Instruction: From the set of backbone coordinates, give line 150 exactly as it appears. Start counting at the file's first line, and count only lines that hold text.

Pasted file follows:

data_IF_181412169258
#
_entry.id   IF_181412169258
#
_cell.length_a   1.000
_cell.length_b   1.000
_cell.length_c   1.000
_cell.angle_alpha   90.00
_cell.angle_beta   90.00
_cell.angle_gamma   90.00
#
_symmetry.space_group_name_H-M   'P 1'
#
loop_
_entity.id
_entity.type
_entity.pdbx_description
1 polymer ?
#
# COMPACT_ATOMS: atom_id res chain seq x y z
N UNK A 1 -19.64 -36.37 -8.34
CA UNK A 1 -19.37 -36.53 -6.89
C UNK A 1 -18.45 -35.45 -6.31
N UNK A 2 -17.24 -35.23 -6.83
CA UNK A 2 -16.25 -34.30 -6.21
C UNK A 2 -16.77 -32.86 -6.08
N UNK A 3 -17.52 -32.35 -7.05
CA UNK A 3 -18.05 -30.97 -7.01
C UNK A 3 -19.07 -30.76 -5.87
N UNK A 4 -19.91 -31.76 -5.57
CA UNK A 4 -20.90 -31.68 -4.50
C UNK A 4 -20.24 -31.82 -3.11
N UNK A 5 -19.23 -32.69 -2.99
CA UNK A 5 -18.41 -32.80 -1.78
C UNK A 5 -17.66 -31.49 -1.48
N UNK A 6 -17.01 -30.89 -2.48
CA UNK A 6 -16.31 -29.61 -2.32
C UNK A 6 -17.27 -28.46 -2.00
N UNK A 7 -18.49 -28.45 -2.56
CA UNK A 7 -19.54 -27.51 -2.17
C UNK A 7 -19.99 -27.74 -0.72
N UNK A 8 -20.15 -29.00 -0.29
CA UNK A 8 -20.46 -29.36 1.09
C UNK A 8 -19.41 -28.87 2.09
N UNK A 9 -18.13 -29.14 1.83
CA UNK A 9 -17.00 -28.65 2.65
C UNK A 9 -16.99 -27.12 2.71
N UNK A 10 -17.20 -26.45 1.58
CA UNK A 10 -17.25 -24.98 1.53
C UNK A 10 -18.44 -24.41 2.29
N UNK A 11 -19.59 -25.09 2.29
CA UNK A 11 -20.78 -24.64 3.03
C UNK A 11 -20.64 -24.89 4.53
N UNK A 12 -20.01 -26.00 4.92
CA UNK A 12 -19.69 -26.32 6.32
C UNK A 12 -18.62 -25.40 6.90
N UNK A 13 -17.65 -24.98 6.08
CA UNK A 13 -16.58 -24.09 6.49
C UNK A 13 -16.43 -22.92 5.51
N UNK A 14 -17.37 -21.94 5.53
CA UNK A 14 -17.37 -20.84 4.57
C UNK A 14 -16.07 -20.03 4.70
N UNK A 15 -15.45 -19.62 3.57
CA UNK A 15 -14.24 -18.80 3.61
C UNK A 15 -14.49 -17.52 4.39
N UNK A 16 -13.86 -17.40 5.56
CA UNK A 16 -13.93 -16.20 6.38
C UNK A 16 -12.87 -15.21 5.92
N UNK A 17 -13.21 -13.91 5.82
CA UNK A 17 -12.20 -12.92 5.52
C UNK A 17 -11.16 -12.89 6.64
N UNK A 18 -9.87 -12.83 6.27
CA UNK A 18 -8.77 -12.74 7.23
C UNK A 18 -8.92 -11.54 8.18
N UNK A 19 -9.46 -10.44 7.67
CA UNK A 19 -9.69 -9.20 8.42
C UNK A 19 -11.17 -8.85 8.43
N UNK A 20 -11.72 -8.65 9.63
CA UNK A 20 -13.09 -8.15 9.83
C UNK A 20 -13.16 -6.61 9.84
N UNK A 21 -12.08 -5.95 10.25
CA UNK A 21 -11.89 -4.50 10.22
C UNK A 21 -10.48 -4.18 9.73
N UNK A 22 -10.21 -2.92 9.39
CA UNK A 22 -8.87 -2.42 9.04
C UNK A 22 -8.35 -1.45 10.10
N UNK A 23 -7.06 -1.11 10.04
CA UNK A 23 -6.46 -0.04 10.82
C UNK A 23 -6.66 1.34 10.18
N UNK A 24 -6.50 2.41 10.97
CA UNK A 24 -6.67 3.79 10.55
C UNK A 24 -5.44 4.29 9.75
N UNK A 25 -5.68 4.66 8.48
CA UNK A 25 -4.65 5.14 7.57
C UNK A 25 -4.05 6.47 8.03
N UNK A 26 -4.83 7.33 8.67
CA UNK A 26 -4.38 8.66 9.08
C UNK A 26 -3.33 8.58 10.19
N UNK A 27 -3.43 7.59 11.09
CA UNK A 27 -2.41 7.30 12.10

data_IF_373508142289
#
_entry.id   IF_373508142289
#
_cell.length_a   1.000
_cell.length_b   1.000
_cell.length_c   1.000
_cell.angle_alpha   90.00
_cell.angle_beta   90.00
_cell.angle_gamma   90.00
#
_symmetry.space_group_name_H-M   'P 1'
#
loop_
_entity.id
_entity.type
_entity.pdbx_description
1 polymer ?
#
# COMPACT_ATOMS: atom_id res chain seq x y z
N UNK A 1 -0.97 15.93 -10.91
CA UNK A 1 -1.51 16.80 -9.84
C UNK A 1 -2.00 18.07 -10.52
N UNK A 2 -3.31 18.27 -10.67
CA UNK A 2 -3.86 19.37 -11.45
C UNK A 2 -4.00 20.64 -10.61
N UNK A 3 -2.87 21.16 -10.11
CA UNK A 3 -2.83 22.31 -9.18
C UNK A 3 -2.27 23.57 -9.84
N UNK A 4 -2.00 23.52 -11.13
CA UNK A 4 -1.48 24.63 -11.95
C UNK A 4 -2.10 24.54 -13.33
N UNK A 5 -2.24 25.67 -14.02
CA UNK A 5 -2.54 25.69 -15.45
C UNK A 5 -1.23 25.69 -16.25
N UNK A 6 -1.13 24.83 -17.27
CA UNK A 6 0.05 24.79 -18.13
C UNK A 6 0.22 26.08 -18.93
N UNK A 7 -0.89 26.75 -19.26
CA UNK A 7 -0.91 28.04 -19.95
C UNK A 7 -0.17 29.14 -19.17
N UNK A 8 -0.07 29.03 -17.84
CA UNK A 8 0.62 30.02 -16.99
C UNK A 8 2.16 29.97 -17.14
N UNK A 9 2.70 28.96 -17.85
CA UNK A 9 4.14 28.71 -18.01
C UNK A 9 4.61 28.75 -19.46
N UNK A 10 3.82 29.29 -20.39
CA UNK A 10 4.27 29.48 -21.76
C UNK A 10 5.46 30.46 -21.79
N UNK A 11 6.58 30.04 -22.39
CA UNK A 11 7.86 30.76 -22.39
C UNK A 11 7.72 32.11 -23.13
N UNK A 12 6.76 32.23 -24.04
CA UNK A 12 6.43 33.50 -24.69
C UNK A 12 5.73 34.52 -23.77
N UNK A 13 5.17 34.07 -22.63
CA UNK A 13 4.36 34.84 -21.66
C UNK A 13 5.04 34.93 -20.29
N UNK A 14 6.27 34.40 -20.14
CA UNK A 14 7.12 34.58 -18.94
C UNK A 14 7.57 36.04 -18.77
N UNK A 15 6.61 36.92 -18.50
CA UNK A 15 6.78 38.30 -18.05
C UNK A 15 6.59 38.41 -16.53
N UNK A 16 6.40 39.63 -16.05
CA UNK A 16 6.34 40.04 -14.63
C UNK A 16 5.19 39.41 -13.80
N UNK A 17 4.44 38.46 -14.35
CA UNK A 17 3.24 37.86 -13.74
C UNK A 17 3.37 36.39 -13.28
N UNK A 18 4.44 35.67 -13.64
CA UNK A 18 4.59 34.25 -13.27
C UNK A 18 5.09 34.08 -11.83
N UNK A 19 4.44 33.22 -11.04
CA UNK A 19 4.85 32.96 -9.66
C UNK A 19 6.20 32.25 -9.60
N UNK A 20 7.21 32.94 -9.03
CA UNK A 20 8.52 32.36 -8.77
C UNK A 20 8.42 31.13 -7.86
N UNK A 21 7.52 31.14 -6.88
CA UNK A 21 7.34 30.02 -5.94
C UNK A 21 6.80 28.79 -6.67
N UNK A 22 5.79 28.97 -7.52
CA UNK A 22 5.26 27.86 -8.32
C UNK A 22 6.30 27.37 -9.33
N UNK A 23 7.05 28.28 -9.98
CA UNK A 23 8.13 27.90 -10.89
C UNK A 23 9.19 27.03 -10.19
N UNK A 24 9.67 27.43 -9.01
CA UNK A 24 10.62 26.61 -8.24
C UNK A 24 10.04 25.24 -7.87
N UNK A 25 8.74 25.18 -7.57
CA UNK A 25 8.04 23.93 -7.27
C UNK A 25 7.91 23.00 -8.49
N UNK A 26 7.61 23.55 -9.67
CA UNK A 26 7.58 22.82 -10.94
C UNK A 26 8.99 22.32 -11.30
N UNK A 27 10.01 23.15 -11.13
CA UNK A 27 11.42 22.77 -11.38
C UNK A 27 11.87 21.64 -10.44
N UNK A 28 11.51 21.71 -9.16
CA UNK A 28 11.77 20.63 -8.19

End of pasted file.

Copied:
C UNK A 10 5.46 30.46 -21.79